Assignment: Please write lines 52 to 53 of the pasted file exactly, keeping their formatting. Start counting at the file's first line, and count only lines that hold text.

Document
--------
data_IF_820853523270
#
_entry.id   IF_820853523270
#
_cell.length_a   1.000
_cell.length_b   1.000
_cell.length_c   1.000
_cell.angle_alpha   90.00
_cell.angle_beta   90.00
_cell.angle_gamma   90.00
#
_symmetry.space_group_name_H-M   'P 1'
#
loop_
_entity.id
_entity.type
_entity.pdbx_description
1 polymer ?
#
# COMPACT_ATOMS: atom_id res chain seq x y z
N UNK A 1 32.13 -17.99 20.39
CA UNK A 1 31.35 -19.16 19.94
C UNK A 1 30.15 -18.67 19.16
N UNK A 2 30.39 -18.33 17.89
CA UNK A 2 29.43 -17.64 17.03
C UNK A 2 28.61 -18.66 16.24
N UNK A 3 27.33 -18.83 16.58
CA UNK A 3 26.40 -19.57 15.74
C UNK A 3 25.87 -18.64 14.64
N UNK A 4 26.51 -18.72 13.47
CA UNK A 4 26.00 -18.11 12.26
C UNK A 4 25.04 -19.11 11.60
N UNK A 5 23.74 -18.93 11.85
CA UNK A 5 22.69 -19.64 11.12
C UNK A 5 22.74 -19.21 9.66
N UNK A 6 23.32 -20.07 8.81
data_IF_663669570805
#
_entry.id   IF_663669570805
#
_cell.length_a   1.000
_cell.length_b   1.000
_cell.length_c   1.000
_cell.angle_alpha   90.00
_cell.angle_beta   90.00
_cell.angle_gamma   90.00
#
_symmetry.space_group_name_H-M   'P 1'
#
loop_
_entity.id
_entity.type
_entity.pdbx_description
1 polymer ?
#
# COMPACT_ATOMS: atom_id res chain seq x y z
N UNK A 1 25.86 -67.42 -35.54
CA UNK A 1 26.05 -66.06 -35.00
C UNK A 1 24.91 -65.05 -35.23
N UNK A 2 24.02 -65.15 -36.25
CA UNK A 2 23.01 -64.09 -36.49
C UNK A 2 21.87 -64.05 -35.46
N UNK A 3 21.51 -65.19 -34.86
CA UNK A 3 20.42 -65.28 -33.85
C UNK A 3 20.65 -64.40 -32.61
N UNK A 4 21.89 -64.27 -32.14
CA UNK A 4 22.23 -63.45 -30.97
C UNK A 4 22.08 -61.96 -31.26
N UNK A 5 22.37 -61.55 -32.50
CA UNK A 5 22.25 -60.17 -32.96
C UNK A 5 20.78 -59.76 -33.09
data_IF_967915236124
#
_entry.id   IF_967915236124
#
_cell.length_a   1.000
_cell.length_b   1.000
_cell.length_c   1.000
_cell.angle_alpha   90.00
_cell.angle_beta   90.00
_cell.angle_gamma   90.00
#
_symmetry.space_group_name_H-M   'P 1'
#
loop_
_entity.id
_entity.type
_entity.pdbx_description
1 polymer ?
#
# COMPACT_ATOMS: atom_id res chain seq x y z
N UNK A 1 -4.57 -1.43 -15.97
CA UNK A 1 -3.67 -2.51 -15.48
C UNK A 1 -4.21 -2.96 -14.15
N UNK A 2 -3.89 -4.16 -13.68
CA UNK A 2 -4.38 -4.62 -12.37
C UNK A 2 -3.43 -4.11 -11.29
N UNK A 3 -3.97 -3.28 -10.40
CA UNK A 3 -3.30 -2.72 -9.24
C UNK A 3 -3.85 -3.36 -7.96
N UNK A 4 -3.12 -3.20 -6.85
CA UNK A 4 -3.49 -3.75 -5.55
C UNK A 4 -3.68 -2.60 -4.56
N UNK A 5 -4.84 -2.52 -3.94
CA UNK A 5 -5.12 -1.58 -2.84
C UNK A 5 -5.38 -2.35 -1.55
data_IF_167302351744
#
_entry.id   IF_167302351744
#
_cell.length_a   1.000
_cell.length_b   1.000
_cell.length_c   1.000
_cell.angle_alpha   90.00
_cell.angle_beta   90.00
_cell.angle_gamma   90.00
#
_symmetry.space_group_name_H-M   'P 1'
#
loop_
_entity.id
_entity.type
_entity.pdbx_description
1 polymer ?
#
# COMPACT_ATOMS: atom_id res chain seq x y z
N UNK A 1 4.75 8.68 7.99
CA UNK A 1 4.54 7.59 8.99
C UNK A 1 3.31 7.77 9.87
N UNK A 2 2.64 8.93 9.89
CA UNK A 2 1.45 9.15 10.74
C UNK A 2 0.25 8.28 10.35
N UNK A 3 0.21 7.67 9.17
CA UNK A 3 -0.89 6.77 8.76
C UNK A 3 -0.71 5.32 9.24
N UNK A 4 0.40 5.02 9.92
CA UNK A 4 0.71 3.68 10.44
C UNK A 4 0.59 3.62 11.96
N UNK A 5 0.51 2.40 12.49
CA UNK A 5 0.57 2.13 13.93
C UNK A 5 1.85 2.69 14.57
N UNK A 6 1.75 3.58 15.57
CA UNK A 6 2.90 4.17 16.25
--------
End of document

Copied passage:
_entity.type
_entity.pdbx_description